Antiandrogens and Development of the Male Rat Reproductive Tract

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Title: Antiandrogens and Development of the Male Rat Reproductive Tract
Author: Barlow, Norman James
Advisors: C. Lee Robinette, Committee Member
Paul M.D. Foster, Committee Co-Chair
Talmage T. Brown, Committee Co-Chair
Philip L. Sannes, Committee Member
Abstract: Di(n-butyl) phthalate (DBP) is an antiandrogen with known human exposure. The objectives of this thesis were to investigate the development of male reproductive tract malformations secondary to in utero DBP exposure from the fetus to the adult, to characterize the effects of DBP on fetal testicular gene expression for the steroidogenic enzymes, and to further explore DBP's potential for inducing Leydig cell adenomas following gestational exposure. In utero DBP exposure led to a characteristic set of fetal testicular lesions including large aggregates of fetal Leydig cells, multinucleated gonocytes, and increased numbers of gonocytes. In addition to the testicular effects, DBP also caused maldevelopment of the epididymides. During the early postnatal period the fetal testicular lesions became less apparent while decreased numbers of spermatocytes were observed. Underdeveloped epididymides noted in fetuses remained small or failed to fully develop resulting in epididymides with missing components. Malformed epididymides were fully manifest in the adult with absent portions observed both unilaterally and bilaterally. Testicular atrophy with loss of spermatocytes became more severe as gestationally exposed animals matured. Gene expression for the steroidogenic enzymes was examined in testes exposed to DBP in utero. Gene expression was decreased for P450 side-chain cleavage enzyme, 3beta-hydroxysteroid dehydrogenase, and P450c17; while mRNA expression for 17beta-hydroxysteroid dehydrogenase, which catalyzes the final step in testosterone biosynthesis, was not altered. In utero exposure to DBP failed to induce an increased incidence of classical Leydig cell adenomas. However, a dysgenetic lesion composed of numerous poorly differentiated Leydig cells surrounding immature seminiferous tubules was identified. Testicular dysgenesis was observed with a similar incidence between age groups in mature rats, which supports in utero induction by DBP rather than development over time. Together these data provide insight into the molecular mechanisms underlying the induction of DBP-initiated male reproductive tract malformations.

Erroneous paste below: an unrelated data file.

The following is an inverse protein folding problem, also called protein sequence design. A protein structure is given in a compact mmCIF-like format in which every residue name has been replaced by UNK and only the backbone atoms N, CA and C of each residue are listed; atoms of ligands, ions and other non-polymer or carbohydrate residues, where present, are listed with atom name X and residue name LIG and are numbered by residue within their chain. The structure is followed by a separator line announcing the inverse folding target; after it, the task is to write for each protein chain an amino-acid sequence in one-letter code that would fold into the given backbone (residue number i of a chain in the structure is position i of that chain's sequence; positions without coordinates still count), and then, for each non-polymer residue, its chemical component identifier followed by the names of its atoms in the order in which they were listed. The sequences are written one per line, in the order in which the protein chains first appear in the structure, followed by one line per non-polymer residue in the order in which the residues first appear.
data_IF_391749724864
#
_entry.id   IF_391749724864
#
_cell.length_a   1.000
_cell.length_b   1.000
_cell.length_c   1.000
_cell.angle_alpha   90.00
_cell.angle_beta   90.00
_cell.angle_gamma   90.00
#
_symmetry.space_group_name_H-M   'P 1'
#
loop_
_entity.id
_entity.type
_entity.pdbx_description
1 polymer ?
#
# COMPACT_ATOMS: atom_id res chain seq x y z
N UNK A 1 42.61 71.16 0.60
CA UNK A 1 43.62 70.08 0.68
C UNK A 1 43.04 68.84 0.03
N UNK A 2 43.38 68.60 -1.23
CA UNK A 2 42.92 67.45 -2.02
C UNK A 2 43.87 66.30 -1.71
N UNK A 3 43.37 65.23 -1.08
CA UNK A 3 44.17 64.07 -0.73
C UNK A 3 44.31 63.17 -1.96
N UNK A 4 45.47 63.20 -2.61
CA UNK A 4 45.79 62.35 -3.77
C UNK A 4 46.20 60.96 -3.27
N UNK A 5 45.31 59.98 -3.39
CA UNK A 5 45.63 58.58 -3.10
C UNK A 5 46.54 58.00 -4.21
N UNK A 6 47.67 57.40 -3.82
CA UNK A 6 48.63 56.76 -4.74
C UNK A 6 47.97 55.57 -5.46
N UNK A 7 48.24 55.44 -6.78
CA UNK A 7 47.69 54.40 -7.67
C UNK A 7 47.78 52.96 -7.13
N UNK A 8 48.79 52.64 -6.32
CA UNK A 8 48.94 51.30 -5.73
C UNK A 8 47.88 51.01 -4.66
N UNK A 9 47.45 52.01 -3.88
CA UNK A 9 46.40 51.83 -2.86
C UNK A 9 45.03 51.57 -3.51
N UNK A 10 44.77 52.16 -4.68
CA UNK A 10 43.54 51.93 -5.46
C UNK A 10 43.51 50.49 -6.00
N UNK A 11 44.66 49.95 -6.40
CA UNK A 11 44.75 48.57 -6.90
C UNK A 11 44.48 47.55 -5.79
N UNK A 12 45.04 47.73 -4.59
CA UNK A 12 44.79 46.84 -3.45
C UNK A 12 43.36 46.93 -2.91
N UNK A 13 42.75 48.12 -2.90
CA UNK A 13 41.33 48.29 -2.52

Date: 2004-02-18
Degree: PhD
Discipline: Comparative Biomedical Sciences

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